In addition to the required education, you may need to obtain one or more third-party certifications before you can become an operations manager. Operations management certifications provide education in particular operations fields. They allow you to deepen your knowledge of inventory management, service operations and other fields.

To become an operations manager, you may need to complete one or more of the following industry certifications:

  • Certified Operations Manager (COM®) — As a certified operations manager, you’ll implement strategies in product forecasting, service strategy, decision-making and operations taught by the renowned American Institute for Business Management and Communication.
  • Certified Association Executive (CAE) — Offered by the Center for Association Leadership, this certification identifies an individual who is qualified to lead an organization through challenges facing today’s markets.
  • Certified Lean Six Sigma Green Belt™ (ICGB™) — You’ll earn ICGB licensure after instruction from the International Association for Six Sigma Certification. This certification teaches you to implement the DMAIC phases: define, measure, analyze, improve and control.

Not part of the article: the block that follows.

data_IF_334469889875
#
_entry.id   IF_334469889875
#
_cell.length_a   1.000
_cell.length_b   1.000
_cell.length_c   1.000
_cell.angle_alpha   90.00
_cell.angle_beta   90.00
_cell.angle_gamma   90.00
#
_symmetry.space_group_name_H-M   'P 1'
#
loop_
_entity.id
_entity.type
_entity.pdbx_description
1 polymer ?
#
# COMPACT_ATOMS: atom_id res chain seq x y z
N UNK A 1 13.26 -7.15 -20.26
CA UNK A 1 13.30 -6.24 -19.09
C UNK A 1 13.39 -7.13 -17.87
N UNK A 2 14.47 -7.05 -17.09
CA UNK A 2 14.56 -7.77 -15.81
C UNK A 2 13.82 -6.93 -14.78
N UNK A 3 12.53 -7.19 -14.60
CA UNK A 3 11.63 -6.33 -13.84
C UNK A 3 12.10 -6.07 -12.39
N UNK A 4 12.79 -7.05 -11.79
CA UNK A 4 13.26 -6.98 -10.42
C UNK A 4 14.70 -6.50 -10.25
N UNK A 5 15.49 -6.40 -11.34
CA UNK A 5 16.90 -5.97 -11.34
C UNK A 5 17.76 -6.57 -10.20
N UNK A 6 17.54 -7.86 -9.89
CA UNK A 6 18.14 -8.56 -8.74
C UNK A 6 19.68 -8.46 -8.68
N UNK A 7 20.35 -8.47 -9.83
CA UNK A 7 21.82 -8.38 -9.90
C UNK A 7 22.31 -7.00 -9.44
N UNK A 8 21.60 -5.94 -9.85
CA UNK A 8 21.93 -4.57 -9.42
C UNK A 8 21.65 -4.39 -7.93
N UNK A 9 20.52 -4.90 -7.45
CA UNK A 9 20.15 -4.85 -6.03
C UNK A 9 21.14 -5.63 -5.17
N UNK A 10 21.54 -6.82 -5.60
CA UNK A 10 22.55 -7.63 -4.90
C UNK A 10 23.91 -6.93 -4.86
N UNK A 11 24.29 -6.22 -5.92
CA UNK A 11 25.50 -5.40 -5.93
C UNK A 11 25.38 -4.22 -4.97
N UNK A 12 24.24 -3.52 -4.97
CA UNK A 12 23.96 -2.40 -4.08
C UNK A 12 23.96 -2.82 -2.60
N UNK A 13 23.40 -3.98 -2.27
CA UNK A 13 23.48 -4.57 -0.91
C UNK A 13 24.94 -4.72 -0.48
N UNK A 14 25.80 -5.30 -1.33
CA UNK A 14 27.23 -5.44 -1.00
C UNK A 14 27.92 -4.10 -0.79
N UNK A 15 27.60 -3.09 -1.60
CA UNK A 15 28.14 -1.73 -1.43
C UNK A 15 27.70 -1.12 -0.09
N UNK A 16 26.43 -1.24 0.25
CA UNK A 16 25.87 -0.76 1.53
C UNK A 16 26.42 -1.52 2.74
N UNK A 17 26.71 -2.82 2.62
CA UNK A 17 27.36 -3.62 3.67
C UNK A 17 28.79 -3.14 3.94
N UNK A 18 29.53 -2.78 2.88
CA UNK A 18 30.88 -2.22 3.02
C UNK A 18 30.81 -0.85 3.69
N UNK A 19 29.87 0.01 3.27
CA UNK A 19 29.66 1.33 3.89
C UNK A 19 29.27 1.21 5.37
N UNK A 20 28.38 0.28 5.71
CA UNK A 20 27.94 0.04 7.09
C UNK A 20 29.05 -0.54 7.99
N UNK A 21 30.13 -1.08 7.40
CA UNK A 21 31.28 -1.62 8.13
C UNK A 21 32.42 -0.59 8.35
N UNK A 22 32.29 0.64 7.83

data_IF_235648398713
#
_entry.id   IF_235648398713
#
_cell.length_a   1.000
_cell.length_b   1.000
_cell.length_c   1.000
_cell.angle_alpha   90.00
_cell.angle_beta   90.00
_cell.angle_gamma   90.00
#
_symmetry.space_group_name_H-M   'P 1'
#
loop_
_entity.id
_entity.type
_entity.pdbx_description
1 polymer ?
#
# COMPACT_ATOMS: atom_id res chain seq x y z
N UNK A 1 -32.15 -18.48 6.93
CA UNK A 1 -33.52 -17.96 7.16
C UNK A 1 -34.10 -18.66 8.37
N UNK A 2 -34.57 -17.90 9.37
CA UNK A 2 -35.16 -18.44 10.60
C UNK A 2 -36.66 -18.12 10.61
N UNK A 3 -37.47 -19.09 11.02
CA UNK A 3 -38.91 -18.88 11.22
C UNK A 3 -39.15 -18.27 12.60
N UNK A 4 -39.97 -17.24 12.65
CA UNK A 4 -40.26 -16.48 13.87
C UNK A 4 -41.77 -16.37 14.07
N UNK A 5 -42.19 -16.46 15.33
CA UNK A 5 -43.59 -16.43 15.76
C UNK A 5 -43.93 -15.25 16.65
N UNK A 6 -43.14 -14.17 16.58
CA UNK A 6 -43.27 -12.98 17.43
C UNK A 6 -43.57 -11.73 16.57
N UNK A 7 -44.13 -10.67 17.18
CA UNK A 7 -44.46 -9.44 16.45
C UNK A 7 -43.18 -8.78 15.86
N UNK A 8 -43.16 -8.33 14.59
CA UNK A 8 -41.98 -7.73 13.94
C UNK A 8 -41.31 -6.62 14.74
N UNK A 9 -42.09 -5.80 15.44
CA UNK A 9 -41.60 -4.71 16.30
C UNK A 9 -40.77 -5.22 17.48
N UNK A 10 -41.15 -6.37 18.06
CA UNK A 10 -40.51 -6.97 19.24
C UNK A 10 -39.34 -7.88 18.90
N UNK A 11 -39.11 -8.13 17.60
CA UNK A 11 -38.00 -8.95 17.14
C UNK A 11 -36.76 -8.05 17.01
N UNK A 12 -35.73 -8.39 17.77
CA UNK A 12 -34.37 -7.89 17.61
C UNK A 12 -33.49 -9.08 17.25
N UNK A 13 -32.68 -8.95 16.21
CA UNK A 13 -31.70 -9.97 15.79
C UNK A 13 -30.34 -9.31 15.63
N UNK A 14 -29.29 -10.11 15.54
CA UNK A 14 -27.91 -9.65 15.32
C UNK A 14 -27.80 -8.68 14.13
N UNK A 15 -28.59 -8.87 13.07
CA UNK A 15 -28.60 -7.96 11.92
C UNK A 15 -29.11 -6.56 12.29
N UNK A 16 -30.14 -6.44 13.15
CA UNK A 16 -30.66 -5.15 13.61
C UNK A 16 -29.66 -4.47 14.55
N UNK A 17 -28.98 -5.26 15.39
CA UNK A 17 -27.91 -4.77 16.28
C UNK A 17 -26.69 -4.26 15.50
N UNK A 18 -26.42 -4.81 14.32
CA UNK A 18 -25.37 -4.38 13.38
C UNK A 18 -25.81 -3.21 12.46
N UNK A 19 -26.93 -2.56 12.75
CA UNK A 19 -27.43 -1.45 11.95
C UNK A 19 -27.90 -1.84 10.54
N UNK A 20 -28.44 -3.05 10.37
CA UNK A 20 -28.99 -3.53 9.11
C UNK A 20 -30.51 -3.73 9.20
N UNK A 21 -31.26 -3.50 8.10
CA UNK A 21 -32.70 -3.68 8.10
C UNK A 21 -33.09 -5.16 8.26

• Project Management Professional (PMP®) — Learn high-quality project leadership, management and optimization skills through a PMP certification offered through the Project Management Institute®.

These and other certifications may help polish your understanding of effective business and help to further qualify you for a professional operations management role.

Operations manager salaries

Your exact income as an operations manager will depend on a variety of factors. Your employer, employer’s size, years of experience, education and certifications can all affect your overall salary.

Salaries of operations managers ranged from $45,850 to $208,000 in May 2020, according to the U.S. Bureau of Labor Statistics (BLS). The top 25% of operations managers earned upward of $161,190, while the bottom 25% of operations managers earned $67,450 or less. Region and industry can have a significant influence on pay and earning potential, as different fields and organizations have different needs and offer differing opportunities.